|Title:||Control over Contemporary Photography: A Tangle of Copyright, Right of Publicity, and the First Amendment|
|Citation:||Silbey, J. (2019) Control over Contemporary Photography: A Tangle of Copyright, Right of Publicity, and the First Amendment. Columbia Journal of Law & the Arts, 42(3), pp. 351-364|
|Key Related Studies:|
|About the Data|
|Data Description:||Data were obtained from interviews with 30 photographers, all ranging in age and expertise, and including an array of different genres of photography (including photojournalists, portrait photographers, fine art photographers etc.).|
|Data Type:||Primary data|
|Secondary Data Sources:|
|Data Collection Methods:|
|Data Analysis Methods:|
|Cross Country Study?:||No|
|Government or policy study?:||No|
|Time Period(s) of Collection:||
“Professional photographers who make photographs of people negotiate a tense relationship between their own creative freedoms and the right of their subjects to control their images. This negotiation formally takes place over the terrain of copyright, right of publicity, and the First Amendment. Informally, photographers describe implied understandings and practice norms guiding their relationship with subjects, infrequently memorialized in short, boilerplate contractual releases. This short essay explores these formal and informal practices described by contemporary professional photographers. Although the evidence for this essay comes from professional photographic practice culled from interviews with contemporary photographers, the analysis of the evidence speaks to the more general challenge of balancing privacy and freedom of expression in the digital age.
At the outset of this essay, I describe the scope of the empirical project and the process of collecting data. Then, in three parts, I describe how photographers simultaneously collaborate with and control the subjects of the photographs they make in order to assert themselves as civic storytellers with broad free speech rights in our digital age. I identify a conflict between photographers and their subjects, which serves to maximize the aesthetic freedom of photographers at the expense of their subjects. This conflict resolves in the photographers’ accounts through their caretaking role over their photographs on behalf of the subjects themselves. I conclude with a brief explanation of why it matters to better understand these professional photographic norms in our Internet age when free speech and privacy are increasingly in conflict.”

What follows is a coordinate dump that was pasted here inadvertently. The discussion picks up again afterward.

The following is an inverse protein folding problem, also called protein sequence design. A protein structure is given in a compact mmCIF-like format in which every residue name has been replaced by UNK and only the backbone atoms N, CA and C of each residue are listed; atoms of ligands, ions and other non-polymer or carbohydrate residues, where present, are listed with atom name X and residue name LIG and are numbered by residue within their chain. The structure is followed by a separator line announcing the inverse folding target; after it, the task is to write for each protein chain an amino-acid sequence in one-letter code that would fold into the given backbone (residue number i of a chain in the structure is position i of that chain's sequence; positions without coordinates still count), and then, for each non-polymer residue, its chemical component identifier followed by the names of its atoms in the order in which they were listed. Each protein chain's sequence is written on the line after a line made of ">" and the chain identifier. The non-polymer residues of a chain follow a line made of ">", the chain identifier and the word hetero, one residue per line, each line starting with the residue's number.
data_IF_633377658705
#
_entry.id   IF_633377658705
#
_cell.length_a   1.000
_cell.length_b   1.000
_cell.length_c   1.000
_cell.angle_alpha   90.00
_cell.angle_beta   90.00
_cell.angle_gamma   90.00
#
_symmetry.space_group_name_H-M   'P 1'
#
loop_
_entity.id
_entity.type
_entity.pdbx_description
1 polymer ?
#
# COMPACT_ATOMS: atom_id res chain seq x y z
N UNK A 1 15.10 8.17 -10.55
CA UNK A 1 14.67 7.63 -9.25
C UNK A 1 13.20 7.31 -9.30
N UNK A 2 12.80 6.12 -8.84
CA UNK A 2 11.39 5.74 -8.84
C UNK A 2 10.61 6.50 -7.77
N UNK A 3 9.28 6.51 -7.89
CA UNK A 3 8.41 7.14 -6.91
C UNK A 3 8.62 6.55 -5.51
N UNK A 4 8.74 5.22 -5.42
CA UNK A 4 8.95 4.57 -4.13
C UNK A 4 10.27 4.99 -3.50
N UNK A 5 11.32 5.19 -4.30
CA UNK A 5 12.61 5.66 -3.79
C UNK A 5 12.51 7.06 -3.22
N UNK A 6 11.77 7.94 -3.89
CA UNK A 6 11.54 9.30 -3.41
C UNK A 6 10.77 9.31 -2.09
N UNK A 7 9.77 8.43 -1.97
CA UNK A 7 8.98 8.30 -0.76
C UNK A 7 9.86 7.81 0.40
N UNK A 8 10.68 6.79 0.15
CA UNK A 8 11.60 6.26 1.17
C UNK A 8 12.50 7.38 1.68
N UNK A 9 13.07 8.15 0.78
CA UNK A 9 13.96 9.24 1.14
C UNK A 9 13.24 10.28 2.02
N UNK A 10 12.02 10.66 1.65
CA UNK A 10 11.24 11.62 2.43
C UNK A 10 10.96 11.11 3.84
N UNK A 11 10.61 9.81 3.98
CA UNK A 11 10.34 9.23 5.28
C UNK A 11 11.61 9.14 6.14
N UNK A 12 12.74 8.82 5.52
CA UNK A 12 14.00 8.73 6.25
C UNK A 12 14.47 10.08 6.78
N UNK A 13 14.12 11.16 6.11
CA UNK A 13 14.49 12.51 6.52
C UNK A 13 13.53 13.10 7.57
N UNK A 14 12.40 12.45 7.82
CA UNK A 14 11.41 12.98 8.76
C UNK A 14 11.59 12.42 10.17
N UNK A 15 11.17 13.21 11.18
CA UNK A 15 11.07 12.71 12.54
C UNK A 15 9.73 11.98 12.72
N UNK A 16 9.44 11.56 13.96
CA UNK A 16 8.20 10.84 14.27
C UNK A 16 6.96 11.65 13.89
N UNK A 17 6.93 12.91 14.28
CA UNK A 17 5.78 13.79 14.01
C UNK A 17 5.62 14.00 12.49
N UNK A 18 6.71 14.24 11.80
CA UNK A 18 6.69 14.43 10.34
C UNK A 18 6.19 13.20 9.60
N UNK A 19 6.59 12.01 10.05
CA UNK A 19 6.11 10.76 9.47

Main Results of the Study
The study finds three forms of photographer:
• As Collaborator. Described as having ‘deep roots in copyright case law’, photographers view themselves as authors or ‘directors’ of the photograph. Even where photographs aim to capture an ‘authentic’ moment, photographers nonetheless are collaborative with their subjects, offering guidance and direction to them.
• As Custodian. Photographers feel a strong sense of moral, righteous control over their works and the subjects within them. As such, they have little tolerance for unauthorised uses of their works where they are reused outwith their original context. However, this feeling is not necessarily reciprocated by photographers when it comes to obtaining consent from their subjects for subsequent, derivative uses.
• As Citizen. Where there is a conflict between the wishes of the subject and photographer, photographers perceive themselves as having ‘ultimate control’ over the photograph by merit of the initial collaboration. This results in a ‘narrow view’ of the subject’s privacy, with a stricter vision of ongoing control than even copyright (e.g. under fair use) would oblige.
Policy Implications as Stated By Author
The study does not make any explicit policy recommendations.
Coverage of Study